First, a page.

“Why is it so hard to remain sexually active in a nursing home?” Ira Rosofsky, psychologist in long-term care facilities, asks in “Sex Bans in Nursing Homes” in the Los Angeles Times, August 19, 2009. Rosofsky is the author of Nasty, Brutish, and Long: Adventures in Old Age and the World of Eldercare.
“Where is the law that says you check your rights and liberties at the nursing home door?” Rosfsky asks, then answers, “There is none that I know of. In fact, the law says you retain the right to a sex life wherever you reside.”
Oh? It’s not that the law or facility guidelines mention sex, but nursing home residents are guaranteed the right to “maintain [their] highest practicable physical, mental and psychosocial well-being,” as well as “the right to privacy and the accommodation of personal needs,” according to Rosofsky.
Then why aren’t nursing home residents permitted enough privacy for self-pleasuring or coupling if they choose? Why can’t they enjoy sex — even solo sex — without an aide or custodian walking in? Why can’t they cuddle each other to sleep instead of taking a sedative? Why do few nursing homes have private spaces that residents can use, undisturbed by roommates or staff?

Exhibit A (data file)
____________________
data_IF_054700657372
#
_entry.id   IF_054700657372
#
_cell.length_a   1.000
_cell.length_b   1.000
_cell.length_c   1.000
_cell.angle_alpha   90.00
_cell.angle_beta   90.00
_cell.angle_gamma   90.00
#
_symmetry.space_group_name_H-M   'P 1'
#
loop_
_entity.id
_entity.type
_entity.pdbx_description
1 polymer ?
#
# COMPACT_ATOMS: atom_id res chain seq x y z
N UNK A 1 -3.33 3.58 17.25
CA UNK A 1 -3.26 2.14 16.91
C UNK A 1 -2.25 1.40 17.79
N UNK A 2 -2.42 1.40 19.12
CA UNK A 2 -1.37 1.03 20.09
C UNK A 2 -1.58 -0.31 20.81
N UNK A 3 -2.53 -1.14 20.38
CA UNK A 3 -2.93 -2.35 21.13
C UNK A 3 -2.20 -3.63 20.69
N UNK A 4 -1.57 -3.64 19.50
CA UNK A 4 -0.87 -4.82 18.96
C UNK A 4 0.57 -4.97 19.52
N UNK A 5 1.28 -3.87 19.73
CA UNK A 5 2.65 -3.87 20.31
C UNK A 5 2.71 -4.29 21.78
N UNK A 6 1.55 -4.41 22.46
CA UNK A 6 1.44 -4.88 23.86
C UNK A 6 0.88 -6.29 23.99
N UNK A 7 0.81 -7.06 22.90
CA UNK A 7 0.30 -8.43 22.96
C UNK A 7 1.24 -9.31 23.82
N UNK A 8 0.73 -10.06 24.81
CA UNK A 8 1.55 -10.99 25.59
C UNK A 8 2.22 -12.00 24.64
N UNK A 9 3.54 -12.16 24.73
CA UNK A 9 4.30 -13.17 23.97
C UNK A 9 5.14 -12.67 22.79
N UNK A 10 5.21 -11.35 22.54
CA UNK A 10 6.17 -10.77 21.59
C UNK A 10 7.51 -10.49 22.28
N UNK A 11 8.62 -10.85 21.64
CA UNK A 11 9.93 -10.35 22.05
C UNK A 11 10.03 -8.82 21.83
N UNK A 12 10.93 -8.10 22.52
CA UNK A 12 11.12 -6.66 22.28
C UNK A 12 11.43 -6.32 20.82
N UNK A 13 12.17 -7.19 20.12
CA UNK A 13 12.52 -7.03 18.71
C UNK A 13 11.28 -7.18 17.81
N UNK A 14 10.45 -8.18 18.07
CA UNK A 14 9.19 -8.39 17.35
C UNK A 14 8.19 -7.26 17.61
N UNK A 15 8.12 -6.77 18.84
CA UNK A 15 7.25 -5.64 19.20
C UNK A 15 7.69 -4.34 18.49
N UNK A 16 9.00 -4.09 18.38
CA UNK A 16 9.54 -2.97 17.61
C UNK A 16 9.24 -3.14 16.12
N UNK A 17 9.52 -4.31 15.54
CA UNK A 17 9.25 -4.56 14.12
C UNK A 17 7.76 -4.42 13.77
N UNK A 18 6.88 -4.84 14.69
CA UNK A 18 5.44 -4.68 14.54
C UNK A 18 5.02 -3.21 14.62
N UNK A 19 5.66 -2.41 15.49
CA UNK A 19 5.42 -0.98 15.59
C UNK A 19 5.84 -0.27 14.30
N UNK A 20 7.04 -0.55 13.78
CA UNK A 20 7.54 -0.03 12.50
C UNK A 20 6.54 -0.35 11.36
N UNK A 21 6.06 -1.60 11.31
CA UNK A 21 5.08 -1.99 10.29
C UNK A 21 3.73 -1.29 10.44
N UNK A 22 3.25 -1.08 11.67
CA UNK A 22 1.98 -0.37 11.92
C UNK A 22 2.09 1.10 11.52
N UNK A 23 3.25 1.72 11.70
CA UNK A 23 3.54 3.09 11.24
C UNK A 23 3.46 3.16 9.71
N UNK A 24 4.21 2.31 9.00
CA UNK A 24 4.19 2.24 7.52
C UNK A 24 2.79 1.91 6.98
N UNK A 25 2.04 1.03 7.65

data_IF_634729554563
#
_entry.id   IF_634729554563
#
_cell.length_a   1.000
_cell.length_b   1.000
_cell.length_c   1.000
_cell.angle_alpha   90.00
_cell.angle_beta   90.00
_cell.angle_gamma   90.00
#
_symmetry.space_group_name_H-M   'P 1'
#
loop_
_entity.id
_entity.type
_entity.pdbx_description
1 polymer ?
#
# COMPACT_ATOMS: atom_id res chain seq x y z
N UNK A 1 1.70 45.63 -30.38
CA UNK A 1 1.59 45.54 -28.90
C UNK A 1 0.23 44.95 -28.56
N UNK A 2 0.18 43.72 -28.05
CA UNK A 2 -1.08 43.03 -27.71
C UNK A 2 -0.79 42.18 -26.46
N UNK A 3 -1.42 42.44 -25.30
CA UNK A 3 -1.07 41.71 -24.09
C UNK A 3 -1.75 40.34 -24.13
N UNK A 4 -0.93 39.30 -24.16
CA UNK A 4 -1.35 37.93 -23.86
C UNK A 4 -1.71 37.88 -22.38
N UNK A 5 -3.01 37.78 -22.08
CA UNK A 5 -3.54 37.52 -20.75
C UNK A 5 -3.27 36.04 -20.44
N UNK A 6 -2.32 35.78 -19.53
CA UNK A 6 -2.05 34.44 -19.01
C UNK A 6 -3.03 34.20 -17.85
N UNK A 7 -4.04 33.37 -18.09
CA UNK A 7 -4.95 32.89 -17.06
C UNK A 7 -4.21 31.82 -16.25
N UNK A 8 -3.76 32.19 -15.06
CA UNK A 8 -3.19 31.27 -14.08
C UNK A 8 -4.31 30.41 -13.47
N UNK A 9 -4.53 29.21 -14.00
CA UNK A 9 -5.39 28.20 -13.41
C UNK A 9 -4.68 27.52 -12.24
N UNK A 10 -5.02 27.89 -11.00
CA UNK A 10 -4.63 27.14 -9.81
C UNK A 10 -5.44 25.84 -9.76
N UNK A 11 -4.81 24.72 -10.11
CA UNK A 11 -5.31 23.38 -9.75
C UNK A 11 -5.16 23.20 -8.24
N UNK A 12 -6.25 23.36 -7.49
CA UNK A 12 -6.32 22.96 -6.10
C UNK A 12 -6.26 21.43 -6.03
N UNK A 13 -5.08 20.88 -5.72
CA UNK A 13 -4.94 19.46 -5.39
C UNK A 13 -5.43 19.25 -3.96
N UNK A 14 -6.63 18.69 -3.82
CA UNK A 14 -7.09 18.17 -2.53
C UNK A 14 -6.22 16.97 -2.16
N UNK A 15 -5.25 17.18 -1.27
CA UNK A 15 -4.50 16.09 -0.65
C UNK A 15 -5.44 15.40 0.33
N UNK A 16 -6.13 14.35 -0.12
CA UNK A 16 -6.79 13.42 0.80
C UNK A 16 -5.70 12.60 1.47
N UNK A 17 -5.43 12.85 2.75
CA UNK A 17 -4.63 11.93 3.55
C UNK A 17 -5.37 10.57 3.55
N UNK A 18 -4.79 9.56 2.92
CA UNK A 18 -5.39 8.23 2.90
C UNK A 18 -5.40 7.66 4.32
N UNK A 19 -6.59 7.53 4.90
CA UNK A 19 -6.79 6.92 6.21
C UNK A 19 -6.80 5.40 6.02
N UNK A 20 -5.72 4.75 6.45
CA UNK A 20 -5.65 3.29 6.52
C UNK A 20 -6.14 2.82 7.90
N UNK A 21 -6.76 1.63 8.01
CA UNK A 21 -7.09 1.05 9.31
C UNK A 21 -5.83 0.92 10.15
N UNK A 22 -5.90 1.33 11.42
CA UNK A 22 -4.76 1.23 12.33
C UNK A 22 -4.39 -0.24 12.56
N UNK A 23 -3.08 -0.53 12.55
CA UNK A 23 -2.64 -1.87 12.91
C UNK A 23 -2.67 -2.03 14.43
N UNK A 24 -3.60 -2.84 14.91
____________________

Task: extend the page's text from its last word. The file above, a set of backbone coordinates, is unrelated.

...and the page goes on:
I participated in a panel discussion about senior sex in San Francisco a while back. One of the panelists, administrator of a forward-thinking nursing home, discussed frequent problems of the residents’ family objecting to Grandma having sex with someone other than Grandpa (even if Grandpa is deceased). Then there’s the issue of whether Grandma can indeed give consent if she has Alzheimer’s. How does the nursing home know whether she is making an independent decision about whether to have sex with someone who is interested in having sex with her, even pursuing her?
These are issues to be examined carefully, permitting the resident utmost dignity, respect, safety, and independence.
One nursing home that stands out in this arena is the Hebrew Home at Riverdale in New York which has a Sexual Expression Policy “to recognize and protect the sexual rights of nursing home residents, while distinguishing between intimacy and sexually inappropriate behaviors.”